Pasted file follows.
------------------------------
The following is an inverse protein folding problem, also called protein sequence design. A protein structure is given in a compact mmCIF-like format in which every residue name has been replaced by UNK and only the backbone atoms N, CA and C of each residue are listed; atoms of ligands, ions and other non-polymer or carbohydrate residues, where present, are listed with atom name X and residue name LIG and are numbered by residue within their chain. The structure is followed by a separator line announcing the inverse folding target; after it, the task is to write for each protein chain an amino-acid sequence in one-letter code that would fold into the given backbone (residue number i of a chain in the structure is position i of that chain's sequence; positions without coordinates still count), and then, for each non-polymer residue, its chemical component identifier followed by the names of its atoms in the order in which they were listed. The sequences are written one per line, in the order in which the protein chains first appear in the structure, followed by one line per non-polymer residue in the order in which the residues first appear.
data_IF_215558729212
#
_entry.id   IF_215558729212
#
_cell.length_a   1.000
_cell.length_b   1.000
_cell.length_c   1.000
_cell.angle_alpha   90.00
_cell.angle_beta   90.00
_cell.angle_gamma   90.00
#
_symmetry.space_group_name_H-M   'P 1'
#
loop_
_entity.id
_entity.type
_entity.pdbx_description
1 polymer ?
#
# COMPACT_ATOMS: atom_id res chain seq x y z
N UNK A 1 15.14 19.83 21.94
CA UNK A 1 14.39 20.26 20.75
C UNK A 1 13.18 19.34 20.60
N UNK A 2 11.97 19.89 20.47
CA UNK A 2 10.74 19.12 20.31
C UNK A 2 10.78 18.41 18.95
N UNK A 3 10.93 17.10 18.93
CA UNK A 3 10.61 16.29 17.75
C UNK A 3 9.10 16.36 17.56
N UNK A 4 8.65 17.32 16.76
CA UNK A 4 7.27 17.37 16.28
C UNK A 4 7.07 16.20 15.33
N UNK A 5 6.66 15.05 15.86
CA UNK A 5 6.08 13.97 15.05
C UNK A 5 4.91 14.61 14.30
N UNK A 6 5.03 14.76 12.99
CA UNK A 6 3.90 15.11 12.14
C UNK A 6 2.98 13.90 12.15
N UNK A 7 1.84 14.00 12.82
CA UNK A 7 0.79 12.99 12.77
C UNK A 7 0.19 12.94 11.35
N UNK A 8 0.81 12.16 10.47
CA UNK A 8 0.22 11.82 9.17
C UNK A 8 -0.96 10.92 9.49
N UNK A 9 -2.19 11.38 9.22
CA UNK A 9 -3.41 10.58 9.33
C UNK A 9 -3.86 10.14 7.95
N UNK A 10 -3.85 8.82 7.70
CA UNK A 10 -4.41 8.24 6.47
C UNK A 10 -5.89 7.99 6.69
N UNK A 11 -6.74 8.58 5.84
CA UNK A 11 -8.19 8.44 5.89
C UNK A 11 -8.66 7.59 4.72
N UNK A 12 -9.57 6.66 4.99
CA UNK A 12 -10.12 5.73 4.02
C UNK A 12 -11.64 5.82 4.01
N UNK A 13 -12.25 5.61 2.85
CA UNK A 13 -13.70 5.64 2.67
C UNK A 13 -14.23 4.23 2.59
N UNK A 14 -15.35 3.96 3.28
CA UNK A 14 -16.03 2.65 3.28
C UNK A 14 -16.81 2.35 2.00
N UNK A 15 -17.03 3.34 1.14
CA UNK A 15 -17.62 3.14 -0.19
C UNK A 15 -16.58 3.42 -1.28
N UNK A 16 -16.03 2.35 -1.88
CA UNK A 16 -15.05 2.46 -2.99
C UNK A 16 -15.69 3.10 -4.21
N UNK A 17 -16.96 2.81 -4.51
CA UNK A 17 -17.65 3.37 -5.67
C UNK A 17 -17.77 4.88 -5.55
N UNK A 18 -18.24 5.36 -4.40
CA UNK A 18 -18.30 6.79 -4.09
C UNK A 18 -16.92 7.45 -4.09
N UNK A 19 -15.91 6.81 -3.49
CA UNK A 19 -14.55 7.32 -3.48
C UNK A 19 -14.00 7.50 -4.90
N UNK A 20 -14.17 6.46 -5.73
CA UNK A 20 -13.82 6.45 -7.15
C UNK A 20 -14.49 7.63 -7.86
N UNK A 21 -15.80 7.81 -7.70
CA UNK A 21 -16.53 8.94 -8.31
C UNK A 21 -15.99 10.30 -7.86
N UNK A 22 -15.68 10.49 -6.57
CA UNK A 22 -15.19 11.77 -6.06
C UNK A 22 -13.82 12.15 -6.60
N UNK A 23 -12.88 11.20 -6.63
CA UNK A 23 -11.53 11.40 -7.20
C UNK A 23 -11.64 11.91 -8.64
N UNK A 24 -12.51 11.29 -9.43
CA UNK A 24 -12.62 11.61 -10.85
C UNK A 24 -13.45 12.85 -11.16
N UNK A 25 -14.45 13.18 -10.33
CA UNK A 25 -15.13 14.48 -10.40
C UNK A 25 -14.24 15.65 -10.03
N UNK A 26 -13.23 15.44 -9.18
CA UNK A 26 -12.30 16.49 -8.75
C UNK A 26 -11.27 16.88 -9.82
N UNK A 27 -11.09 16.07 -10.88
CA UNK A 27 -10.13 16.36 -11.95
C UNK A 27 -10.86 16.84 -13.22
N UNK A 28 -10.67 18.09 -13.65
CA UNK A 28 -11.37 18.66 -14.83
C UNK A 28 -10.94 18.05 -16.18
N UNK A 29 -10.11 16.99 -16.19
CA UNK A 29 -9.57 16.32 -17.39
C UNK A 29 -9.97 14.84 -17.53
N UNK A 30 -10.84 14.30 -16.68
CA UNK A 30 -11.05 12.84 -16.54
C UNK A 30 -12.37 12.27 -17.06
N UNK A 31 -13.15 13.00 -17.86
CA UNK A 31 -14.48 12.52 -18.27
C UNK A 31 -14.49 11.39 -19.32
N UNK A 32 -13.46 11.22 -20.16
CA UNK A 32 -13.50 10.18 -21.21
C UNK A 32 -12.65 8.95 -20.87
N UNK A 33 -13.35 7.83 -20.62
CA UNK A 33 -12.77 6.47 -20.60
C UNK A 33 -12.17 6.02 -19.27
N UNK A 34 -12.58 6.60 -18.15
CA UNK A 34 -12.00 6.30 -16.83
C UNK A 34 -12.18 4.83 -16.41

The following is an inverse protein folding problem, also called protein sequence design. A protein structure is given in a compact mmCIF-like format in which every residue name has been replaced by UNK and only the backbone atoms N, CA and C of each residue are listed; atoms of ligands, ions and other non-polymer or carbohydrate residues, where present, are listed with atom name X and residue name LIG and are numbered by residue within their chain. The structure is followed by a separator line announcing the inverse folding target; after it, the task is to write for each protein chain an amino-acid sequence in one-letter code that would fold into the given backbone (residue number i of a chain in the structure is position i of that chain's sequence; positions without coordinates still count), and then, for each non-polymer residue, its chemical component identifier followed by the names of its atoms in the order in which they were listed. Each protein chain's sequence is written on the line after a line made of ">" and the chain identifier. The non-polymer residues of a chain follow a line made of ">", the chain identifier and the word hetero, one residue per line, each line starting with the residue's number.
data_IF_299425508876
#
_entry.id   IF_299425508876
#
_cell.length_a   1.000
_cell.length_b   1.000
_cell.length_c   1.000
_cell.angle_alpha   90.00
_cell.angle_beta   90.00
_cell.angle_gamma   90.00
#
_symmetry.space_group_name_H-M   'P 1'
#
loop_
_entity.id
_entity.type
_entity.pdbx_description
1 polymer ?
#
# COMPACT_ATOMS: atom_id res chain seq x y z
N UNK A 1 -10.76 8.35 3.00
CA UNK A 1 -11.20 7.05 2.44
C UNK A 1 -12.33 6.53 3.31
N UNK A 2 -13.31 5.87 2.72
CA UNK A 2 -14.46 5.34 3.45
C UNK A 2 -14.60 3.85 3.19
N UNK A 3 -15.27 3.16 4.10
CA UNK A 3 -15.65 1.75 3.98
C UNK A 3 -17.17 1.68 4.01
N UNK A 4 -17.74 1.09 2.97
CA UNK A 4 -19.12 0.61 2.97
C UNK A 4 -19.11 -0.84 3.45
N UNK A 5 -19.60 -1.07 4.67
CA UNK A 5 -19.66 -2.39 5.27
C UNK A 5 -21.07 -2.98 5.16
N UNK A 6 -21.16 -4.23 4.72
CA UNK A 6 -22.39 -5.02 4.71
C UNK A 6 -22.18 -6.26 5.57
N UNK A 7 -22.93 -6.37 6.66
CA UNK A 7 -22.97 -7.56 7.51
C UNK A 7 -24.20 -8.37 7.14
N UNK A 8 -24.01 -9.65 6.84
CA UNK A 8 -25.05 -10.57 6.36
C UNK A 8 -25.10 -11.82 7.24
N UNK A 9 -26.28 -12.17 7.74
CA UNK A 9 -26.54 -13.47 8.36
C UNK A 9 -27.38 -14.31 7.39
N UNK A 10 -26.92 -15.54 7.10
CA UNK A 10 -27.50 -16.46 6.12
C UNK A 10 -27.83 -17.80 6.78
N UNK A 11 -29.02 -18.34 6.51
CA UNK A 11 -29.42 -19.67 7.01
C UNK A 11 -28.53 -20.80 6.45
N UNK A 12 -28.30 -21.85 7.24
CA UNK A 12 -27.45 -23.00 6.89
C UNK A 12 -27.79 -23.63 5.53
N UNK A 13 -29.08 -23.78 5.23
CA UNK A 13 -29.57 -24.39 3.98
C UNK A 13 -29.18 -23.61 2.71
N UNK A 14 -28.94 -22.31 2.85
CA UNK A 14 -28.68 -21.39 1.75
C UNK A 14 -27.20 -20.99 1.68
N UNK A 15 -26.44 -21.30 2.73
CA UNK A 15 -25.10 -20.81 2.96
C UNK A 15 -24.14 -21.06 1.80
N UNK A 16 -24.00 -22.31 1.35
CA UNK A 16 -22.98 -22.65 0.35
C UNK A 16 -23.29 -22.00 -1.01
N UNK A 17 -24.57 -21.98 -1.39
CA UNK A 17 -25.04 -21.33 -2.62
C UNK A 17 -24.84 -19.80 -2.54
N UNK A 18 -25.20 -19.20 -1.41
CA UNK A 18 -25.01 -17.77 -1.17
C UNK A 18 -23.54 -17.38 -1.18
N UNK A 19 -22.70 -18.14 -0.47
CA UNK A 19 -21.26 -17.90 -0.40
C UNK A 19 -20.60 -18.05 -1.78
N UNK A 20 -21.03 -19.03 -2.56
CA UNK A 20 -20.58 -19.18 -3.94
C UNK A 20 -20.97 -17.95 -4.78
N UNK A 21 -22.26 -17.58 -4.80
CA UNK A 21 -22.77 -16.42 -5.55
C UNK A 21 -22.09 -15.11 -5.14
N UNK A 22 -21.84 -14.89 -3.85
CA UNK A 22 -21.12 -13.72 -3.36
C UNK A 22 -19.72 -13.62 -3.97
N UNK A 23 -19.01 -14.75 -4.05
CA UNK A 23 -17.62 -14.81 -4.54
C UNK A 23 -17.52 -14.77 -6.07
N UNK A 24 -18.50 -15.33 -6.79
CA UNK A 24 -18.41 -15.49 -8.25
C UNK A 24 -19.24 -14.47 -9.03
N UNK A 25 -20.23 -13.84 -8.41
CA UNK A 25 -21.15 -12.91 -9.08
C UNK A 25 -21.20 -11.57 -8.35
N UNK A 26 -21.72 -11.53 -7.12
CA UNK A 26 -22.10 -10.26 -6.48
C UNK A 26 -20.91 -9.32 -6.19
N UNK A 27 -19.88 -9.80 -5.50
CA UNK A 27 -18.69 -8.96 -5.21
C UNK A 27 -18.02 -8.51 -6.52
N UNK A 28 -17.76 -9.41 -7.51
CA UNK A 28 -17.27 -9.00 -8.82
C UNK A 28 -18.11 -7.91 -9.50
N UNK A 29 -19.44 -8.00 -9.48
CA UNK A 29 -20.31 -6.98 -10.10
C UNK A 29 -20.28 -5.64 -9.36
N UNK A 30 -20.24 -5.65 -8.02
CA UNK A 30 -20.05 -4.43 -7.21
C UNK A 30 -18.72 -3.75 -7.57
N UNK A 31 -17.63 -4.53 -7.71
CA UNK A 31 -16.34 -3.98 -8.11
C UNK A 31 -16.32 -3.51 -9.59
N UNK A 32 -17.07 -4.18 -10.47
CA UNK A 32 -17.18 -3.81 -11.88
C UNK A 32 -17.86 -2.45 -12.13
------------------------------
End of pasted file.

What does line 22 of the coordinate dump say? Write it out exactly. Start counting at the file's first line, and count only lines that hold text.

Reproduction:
N UNK A 1 15.14 19.83 21.94